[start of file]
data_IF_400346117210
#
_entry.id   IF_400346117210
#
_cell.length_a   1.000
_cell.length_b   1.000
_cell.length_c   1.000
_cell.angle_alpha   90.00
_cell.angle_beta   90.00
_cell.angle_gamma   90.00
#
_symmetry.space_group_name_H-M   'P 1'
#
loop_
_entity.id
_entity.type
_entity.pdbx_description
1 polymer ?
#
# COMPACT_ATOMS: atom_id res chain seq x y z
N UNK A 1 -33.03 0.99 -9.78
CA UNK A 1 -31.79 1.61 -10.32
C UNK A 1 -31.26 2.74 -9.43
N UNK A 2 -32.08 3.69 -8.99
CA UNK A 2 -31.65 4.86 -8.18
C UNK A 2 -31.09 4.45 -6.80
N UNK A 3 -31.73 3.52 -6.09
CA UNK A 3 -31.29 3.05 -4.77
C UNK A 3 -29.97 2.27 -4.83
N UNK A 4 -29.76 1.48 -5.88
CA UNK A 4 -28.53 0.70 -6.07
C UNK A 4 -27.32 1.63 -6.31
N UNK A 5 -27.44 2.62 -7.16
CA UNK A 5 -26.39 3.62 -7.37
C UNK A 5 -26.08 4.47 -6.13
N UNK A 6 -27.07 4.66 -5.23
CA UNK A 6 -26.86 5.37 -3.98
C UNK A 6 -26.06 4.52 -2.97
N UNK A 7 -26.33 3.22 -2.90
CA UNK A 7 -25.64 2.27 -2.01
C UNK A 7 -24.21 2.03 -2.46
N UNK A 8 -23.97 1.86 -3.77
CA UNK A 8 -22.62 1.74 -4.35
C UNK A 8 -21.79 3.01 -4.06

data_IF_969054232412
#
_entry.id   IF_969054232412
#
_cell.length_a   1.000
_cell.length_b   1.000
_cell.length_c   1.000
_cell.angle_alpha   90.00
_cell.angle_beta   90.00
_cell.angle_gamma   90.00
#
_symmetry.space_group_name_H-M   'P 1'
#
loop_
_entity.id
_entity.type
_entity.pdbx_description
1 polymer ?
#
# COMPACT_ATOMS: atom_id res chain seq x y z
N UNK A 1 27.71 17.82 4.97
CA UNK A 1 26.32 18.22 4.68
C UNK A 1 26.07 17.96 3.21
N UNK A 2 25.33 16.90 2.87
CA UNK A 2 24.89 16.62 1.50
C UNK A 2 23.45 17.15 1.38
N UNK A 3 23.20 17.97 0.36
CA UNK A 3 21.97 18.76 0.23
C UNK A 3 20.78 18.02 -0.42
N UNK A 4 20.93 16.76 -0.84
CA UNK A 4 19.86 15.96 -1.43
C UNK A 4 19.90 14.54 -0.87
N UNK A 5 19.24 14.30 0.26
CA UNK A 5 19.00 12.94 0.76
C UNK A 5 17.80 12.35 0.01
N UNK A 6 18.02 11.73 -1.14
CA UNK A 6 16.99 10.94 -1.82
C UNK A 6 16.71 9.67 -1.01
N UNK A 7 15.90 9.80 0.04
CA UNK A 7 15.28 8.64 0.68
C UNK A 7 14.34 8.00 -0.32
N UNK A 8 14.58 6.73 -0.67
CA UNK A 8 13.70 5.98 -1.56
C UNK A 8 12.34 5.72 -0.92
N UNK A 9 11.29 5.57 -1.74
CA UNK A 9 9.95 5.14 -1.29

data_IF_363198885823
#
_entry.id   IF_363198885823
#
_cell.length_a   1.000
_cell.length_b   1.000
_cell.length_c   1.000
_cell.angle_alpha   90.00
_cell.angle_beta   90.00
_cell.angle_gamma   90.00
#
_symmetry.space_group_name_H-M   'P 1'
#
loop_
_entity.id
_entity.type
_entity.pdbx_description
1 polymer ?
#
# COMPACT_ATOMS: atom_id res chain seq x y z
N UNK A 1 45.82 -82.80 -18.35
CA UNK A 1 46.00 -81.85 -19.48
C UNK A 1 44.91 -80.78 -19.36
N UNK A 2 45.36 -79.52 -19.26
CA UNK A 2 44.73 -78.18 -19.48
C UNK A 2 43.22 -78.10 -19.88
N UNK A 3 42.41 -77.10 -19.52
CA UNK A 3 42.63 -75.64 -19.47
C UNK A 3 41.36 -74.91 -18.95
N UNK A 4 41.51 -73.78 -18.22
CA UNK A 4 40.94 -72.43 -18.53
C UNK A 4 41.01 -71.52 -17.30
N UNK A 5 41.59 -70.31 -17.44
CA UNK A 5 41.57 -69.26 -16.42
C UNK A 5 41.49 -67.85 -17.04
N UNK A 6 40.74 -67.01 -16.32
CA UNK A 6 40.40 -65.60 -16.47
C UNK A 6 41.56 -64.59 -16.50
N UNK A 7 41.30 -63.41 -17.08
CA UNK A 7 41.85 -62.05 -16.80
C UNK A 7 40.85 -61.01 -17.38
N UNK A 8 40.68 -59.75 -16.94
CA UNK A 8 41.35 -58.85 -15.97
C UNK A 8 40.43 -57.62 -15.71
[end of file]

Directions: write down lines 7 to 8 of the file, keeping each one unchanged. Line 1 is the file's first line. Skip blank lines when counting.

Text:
_cell.length_c   1.000
_cell.angle_alpha   90.00